# Stress Functions

1 The Airy Stress Function
Previously we have examined general equations. However, solving them can be very hard. So let’s look for tools with which we can apply them. In this chapter, we’ll be looking at stress functions. The ﬁrst one to introduce is the Airy stress function.

1.1

Stress state conditions

Before we start deﬁning things, we will make some simpliﬁcations. First of all, we assume there are no body forces, so X = Y = Z = 0. Second, we will only deal with two-dimensional problems. For that, we have to assume that σz = 0. If this is the case, we have plane stress (the stress only occurs in a plane). Together, these two assumptions turn the equilibrium conditions of the previous chapter into ∂τxy ∂σx + =0 ∂x ∂y and ∂σy ∂τxy + = 0. ∂y ∂x (1.1)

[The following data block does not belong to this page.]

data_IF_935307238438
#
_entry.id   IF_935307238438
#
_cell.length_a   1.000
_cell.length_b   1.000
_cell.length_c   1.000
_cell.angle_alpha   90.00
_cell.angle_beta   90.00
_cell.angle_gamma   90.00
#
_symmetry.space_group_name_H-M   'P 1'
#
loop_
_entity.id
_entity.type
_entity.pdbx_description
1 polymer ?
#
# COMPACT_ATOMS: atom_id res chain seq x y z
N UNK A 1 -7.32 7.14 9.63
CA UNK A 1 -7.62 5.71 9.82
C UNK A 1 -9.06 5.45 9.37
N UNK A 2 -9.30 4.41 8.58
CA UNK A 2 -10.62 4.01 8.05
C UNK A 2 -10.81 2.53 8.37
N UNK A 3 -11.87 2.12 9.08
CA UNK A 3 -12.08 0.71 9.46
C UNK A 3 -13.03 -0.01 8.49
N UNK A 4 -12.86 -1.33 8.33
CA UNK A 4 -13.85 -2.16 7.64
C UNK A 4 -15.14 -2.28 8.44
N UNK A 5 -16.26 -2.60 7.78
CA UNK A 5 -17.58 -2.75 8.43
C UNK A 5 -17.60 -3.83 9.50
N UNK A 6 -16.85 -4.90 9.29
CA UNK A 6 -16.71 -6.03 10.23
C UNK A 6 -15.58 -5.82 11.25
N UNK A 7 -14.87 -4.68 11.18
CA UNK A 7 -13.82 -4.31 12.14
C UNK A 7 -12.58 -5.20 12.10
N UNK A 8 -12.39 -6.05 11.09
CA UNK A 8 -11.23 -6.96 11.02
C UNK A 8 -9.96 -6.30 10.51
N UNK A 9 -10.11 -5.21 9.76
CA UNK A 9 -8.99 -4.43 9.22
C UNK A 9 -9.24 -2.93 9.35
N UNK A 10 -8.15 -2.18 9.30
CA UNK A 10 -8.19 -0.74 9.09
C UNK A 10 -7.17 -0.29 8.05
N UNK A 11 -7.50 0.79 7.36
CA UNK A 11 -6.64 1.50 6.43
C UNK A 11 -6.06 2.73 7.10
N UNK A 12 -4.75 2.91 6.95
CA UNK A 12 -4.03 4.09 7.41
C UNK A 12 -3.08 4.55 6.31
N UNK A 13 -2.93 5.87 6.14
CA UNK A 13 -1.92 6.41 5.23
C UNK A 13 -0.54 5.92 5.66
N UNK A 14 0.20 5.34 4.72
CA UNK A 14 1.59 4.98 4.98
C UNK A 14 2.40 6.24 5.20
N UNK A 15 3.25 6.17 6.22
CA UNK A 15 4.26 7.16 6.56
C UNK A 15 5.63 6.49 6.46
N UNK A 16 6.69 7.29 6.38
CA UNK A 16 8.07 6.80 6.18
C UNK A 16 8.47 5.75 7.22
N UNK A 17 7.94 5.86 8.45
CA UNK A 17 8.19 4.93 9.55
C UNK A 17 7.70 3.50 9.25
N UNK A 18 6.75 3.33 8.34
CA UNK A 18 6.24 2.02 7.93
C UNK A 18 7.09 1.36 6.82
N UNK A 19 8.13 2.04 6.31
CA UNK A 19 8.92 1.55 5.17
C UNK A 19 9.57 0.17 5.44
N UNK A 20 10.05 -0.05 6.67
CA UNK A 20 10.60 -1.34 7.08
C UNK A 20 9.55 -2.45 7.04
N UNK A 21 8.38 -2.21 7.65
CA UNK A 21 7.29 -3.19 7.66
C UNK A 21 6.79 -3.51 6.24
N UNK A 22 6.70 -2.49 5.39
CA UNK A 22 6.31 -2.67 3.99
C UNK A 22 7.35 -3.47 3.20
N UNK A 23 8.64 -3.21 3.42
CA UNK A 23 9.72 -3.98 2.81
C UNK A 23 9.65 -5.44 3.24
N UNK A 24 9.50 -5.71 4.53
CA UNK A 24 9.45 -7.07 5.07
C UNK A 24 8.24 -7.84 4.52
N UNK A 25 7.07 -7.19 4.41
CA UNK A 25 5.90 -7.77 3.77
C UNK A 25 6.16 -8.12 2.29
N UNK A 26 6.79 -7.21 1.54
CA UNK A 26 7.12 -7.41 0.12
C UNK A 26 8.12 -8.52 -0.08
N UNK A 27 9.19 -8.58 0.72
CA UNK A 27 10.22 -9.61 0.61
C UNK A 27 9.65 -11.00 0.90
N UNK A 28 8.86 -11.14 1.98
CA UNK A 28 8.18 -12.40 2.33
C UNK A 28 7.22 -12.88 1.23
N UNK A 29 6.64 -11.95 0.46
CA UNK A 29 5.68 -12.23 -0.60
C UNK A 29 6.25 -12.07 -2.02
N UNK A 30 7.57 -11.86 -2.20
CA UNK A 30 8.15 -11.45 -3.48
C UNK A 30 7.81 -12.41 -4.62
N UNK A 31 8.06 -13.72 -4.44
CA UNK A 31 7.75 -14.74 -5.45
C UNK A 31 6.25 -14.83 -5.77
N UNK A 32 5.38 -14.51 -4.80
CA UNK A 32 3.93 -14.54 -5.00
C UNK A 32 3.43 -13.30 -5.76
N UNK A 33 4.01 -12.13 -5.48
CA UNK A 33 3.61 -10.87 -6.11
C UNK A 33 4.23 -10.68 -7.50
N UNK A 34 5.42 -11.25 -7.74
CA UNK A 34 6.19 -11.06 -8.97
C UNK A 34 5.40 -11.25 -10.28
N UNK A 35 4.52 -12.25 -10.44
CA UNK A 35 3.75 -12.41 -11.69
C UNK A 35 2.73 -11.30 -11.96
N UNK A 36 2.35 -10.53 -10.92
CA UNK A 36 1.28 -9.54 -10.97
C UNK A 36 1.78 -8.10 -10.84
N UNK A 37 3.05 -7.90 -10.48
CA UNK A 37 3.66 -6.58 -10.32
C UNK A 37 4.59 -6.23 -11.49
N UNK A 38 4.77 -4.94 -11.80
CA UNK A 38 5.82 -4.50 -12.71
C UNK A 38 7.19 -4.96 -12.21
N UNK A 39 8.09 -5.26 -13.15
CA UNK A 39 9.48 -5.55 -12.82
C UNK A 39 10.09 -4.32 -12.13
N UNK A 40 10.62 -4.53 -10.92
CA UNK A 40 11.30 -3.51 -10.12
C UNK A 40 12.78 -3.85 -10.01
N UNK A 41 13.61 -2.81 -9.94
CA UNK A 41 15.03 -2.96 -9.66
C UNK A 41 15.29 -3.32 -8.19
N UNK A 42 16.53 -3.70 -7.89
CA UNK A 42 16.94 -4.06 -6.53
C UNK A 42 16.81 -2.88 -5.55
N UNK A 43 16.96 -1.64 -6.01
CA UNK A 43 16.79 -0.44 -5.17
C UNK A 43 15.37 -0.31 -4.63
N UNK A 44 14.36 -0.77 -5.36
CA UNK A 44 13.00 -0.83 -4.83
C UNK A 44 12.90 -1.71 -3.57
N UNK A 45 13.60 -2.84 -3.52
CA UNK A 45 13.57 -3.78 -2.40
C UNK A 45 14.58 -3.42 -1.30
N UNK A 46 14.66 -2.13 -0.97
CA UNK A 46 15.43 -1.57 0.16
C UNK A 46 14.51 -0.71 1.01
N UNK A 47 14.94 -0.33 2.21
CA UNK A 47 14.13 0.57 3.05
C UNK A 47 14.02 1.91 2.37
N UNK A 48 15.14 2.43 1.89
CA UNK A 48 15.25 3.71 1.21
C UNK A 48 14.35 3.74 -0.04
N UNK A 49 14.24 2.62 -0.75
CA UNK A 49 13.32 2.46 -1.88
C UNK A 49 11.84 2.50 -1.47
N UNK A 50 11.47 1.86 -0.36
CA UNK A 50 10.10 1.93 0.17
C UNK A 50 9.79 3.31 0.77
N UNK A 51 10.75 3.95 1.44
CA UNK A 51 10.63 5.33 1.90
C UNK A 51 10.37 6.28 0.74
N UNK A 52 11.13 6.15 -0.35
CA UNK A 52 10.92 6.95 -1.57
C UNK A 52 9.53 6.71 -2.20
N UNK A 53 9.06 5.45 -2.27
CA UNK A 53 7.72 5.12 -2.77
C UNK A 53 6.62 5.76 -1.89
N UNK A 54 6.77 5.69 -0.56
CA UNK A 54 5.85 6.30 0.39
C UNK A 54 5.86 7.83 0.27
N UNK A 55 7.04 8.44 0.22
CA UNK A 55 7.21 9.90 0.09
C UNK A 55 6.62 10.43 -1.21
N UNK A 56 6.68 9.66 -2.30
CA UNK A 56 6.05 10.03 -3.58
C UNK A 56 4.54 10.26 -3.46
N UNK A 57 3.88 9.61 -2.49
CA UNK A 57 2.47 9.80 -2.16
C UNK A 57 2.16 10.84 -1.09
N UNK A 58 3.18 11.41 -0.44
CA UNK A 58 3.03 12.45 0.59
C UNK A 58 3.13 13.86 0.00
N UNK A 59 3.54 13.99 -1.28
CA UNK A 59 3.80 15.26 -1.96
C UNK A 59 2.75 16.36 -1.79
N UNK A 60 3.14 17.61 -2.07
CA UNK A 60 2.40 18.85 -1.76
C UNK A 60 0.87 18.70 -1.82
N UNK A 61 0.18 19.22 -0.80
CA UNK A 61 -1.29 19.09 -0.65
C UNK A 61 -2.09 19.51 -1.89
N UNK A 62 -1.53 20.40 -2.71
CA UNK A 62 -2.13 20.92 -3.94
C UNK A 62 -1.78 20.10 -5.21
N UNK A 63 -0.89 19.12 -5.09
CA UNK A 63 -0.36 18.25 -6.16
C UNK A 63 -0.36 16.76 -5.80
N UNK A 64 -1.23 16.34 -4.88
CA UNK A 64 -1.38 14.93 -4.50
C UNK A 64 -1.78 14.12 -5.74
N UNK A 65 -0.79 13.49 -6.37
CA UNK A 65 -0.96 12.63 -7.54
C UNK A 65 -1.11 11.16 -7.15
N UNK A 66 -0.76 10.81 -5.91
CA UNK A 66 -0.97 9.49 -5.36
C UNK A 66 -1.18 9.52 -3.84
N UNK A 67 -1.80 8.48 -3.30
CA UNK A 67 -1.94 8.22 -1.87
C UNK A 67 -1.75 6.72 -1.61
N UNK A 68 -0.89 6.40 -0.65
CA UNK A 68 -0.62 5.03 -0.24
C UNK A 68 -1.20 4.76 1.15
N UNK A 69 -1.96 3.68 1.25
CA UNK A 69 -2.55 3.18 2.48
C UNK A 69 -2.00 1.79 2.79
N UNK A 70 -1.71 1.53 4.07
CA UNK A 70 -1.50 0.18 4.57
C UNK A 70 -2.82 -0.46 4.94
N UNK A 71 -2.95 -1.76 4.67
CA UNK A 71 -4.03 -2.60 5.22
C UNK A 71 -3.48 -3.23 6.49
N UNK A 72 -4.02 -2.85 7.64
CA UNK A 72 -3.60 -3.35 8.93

Next to equilibrium conditions, we also had compatibility conditions. Based on our assumptions, we can simplify those as well. We then get only one equation, being ∂2 ∂2 + 2 ∂x2 ∂y (σx + σy ) = 0. (1.2)

And ﬁnally there were the boundary conditions. Adjusting those will give X = σx l + τxy m and Y = σy m + τxy l. (1.3)

Now we have derived the new conditions for the stress state. Let’s see how we can apply them.

1.2

The Airy stress function

It is time to talk about stress functions. A stress function is a function from which the stress can be derived at any given point x, y. These stresses then automatically satisfy the equilibrium conditions. Now let’s examine such a stress function. The Airy stress function φ is deﬁned by σx = ∂2φ , ∂y 2 σy = ∂2φ ∂x2 and τxy = − ∂2φ . ∂x∂y (1.4)

We can insert these stresses in the equilibrium conditions (1.1). We then directly see that they are satisﬁed for every φ! How convenient... However, if we insert the above deﬁnitions into the compatibility condition (1.2), we get ∂4φ ∂4φ ∂4φ + 2 2 2 + 4 = 0. (1.5) ∂x4 ∂x ∂y ∂y This equation is called the biharmonic equation. It needs to be satisﬁed by every valid Airy stress function as well.

1.3

Applying the Airy stress function

Now you may be wondering, how can we apply the Airy stress function? To be honest, that is kind of a problem. Given the loading condition of an object, it’s rather diﬃcult to determine a corresponding stress 1